Hugo Prediction: The Indicators
The main purpose of my blog Chaos Horizon is to use mathematical modeling to predict the winners of the Hugo and Nebula awards. To do this, I use a Linear Opinion Pool constructed by data mining the last 15 years (since 2000) of award-winning data, as provided by excellent websites like SFADB.
The Hugo Formula (see the 2014 prediction here) uses 8 Indicators of Hugo success, each of which is weighted in turn. The percentage afterwards gives the basic reliability of the Indicator, with links to a fuller explanation of each indicator:
Indicator #1: Nominee has previously been nominated for a Hugo award. (78.6%)
Indicator #2: Nominee has previously been nominated for a Nebula award (prior to this year). (78.6%)
Indicator #3: Nominated novel is in the fantasy genre. (50%)
Indicator #4: The nominated novel wins one of the main Locus Awards categories. (57.1%)
Indicator #5: The nominated novel receives the most votes in the Goodreads Awards. (33%)
Indicator #6: Novel was the most reviewed on Amazon.com at the time of the Hugo nomination. (75%)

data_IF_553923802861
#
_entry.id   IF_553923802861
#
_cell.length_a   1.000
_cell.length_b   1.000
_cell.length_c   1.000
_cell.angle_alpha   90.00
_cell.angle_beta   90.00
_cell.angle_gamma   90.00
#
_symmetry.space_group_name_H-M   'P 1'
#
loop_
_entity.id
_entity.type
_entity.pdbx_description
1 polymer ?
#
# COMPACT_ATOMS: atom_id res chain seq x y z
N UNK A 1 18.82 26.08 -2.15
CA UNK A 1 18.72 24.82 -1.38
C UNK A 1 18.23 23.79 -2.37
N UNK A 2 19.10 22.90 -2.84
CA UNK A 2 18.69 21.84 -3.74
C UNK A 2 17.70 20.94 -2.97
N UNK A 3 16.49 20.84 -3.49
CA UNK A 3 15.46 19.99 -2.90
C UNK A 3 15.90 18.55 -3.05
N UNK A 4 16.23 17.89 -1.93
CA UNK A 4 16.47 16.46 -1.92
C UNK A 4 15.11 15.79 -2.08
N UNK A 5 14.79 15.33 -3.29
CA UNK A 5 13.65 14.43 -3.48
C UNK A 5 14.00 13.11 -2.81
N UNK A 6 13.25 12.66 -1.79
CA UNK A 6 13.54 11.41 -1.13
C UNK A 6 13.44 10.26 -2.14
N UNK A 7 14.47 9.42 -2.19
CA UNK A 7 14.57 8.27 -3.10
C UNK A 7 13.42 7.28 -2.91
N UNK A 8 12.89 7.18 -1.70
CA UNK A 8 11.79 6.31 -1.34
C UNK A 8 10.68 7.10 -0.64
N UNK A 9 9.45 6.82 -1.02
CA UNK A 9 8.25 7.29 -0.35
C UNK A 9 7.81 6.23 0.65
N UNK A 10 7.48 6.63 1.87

Indicator #7: Novel won a same year Nebula award. (85.6%)
Indicator #8: Novel received a same year Campbell nomination. (50%)
To generate these, I went through many possible interpretations of the available data. The Indicators are not perfect, nor are they intended to be. For them to be perfect, this would imply that the Hugo award is perfectly predictable—it is not. The pool of voters is too small, and too many outside factors can influence the awards.
Instead, by building a model with multiple indicators like this allows us to not overly-stress one factor, but rather look at a fuller range of issues. Since the point of this model is to generate discussion and have fun, we want the math to be a little elastic to encompass the human element of prediction.